In count III of his complaint, plaintiff alleges that defendant tortiously interfered with the contacts and relationships that plaintiff developed while it was defendant's exclusive selling agent. Apparently, plaintiff refers to defendant's sales to, and consequent appropriation of, plaintiff's customers-a course of action that began in June, 1978. See Complaint, PP 32, 34 & 35. Pennsylvania courts recognize that intentional and unprivileged interference with contractual relations of third parties with a plaintiff constitutes a cause of action in tort. See, e.g., Sachs v. Continental Oil Co., 454 F. Supp. at 618; Thompson Coal Co. v. Pike Coal Co., 488 Pa. 198, 412 A.2d 466 (1979); Adler, Barish, Daniels, Levin & Creskoff v. Epstein, 482 Pa. 416, 393 A.2d 1175 (1975) (adopting Restatement (Second) of Torts § 766); Geary v. United States Steel Corp., 456 Pa. 171, 319 A.2d 174 (1974); Glenn v. Point Park College, 441 Pa. 474, at 272 A.2d 895 (1971). The elements of this tort are: "the (defendant) must act (1) for the purpose of causing the specific type of harm to the plaintiff, (2) such act must be unprivileged, and (3) the harm must actually result." Glenn v. Point Park College, id at 479, 272 A.2d at 898-99, quoting Birl v. Philadelphia Electric Co., 402 Pa. 297, 301, 167 A.2d 472, 474 (1960). See Sachs v. Continental Oil Co., supra ; Restatement (Second) Torts § 766.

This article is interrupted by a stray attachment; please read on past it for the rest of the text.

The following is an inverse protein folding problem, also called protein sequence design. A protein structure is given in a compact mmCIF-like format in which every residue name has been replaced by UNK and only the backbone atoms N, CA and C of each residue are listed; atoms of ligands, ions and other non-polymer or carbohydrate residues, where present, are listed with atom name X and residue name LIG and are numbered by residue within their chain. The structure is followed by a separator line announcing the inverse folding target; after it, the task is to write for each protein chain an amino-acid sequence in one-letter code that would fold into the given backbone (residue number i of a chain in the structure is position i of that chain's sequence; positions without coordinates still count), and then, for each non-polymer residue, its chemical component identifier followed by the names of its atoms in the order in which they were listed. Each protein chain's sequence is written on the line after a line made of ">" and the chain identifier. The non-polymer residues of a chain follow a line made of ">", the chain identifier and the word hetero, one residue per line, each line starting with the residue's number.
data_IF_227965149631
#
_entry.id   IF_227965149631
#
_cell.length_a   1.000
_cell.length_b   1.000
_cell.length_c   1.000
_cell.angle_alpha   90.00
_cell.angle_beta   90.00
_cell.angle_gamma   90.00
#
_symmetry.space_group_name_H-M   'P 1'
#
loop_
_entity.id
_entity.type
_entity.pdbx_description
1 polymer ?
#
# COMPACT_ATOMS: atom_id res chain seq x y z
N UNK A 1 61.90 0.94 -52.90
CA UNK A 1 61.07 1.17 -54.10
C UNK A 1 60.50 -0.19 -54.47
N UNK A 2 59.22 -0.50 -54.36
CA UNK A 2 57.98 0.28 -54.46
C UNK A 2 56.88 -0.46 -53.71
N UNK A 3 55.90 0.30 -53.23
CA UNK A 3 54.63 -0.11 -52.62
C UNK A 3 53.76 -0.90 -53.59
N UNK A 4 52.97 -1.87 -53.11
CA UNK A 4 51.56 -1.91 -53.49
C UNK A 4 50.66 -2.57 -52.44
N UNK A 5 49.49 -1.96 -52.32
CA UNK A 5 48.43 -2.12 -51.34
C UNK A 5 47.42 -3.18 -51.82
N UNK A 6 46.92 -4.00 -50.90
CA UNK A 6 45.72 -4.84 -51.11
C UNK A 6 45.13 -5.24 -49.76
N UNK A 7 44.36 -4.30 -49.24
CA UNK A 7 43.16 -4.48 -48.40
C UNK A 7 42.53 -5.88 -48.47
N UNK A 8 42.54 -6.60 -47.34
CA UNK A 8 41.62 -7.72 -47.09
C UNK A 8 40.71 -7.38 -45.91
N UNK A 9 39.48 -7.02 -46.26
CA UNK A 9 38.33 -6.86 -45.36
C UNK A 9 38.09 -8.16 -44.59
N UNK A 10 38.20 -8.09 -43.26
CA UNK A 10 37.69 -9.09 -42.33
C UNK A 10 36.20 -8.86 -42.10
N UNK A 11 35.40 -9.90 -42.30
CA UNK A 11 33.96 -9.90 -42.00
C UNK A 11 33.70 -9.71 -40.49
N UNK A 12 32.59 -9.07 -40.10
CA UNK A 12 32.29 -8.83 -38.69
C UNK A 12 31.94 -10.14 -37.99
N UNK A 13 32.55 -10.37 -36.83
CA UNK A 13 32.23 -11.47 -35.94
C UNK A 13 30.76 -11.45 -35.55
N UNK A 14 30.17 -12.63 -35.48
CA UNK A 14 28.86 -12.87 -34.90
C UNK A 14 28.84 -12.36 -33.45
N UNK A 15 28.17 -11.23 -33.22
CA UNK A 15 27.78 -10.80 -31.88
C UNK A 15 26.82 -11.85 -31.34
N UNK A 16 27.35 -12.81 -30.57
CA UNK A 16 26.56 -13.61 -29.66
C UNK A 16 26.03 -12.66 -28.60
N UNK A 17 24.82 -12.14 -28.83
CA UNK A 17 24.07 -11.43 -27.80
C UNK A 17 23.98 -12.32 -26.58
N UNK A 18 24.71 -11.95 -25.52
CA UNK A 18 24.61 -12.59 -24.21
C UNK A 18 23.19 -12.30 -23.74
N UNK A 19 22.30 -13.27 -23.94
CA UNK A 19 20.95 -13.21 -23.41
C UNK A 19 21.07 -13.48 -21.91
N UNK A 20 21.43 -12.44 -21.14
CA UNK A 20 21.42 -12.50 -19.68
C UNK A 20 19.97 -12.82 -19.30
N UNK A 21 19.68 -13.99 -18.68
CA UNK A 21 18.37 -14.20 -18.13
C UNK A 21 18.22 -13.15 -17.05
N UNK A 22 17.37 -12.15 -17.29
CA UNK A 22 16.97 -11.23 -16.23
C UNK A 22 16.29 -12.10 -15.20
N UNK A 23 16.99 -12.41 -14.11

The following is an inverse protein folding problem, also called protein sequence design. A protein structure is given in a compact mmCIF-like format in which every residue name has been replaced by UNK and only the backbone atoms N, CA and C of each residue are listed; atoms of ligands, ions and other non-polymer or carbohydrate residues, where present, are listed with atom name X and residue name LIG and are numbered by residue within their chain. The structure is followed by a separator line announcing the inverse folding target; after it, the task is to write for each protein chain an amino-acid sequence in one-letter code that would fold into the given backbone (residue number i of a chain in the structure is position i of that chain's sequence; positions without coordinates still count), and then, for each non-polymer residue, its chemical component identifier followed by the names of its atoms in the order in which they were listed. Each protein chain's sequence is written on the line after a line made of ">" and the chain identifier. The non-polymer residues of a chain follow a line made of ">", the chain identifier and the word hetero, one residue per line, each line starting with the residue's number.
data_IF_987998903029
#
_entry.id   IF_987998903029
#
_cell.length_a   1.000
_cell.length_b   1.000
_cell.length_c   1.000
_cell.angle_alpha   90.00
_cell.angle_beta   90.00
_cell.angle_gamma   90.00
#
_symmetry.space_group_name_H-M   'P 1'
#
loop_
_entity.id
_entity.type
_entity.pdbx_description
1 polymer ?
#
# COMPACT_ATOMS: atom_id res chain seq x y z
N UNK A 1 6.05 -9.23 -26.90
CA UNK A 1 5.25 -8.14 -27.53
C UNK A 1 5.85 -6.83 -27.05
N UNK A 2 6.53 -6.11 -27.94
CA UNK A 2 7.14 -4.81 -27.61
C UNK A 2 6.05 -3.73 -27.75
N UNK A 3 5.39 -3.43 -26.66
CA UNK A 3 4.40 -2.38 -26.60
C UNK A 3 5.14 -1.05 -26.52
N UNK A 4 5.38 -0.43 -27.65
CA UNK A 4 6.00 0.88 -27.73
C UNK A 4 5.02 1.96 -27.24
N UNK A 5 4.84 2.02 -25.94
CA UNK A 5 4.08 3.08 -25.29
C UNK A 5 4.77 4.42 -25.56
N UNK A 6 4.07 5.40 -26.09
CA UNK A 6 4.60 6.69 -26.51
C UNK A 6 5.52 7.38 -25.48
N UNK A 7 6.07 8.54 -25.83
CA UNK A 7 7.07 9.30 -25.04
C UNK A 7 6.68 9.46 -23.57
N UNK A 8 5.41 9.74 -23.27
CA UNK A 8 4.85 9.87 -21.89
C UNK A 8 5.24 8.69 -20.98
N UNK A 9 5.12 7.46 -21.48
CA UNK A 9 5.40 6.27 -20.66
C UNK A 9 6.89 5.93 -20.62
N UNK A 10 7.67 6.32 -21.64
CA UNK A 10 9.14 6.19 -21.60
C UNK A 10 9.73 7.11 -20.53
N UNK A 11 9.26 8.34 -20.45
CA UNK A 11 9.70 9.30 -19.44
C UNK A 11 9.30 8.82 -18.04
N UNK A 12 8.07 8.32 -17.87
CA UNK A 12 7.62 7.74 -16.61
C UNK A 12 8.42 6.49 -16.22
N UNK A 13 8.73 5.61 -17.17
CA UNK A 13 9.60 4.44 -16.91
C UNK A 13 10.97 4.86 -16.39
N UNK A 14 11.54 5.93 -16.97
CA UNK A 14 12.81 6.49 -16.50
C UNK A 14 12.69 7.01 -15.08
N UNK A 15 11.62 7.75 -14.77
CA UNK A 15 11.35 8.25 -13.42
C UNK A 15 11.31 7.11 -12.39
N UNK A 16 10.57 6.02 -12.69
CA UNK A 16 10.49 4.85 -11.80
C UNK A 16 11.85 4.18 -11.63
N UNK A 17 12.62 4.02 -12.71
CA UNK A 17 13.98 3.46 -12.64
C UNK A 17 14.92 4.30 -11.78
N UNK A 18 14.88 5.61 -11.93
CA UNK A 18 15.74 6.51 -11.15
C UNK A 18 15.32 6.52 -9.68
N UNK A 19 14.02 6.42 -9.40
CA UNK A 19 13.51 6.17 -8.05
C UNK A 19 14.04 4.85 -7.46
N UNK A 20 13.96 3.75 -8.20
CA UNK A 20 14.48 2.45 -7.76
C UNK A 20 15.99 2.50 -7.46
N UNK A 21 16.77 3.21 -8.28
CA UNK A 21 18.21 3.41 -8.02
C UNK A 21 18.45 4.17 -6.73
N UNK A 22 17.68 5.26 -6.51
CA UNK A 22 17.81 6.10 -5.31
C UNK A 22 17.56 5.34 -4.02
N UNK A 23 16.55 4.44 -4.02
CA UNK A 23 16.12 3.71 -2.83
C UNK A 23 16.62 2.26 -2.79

Plaintiff argues that defendant's alleged contractual interference was unprivileged because "defendant has been able to market Ramlosa Mineral Water only by reason of the customers and clients which the plaintiff (at considerable expense and with great diligence) has established and developed in its promotion of Ramlosa Mineral Water throughout the United States." Plaintiff's Memorandum of Law in Opposition to Defendant's Motion to Dismiss for Failure to State a Claim at 13. Defendant's refusal to continue the exclusive sales agency contract may in fact prevent plaintiff from recouping his marketing expenditures. But defendant's effective termination notification, and his subsequent refusal to grant an exclusive agency contract, see supra, should have put plaintiff on notice that plaintiff's exclusive business relationship with defendant would soon end. Surely it is not improper for defendant to further its commercial interests so long as its actions do not breach its contractual obligations with plaintiff. Having held that plaintiff is precluded from contract recovery, see supra, it would be anomalous to allow tort recovery for the very same alleged improper behavior of defendant. "To permit a promissee to sue his promissor in tort for breaches of contract inter se would erode the usual rules of contractual recovery and inject confusion into our well-settled forms of actions. Most courts have been cautious about permitting tort recovery for contractual breaches and we are in full accord with this policy." Glazer v. Chandler, 414 Pa. 304, 308, 200 A.2d 416, 418 (1964).
Plaintiff has therefore failed to demonstrate that defendant's acts were unprivileged. In light of this holding, it is unnecessary to discuss the other two elements of the tortious interference with contract test. I will therefore grant defendant's motion to dismiss count III of plaintiff's complaint.
© 1992-2004 VersusLaw Inc.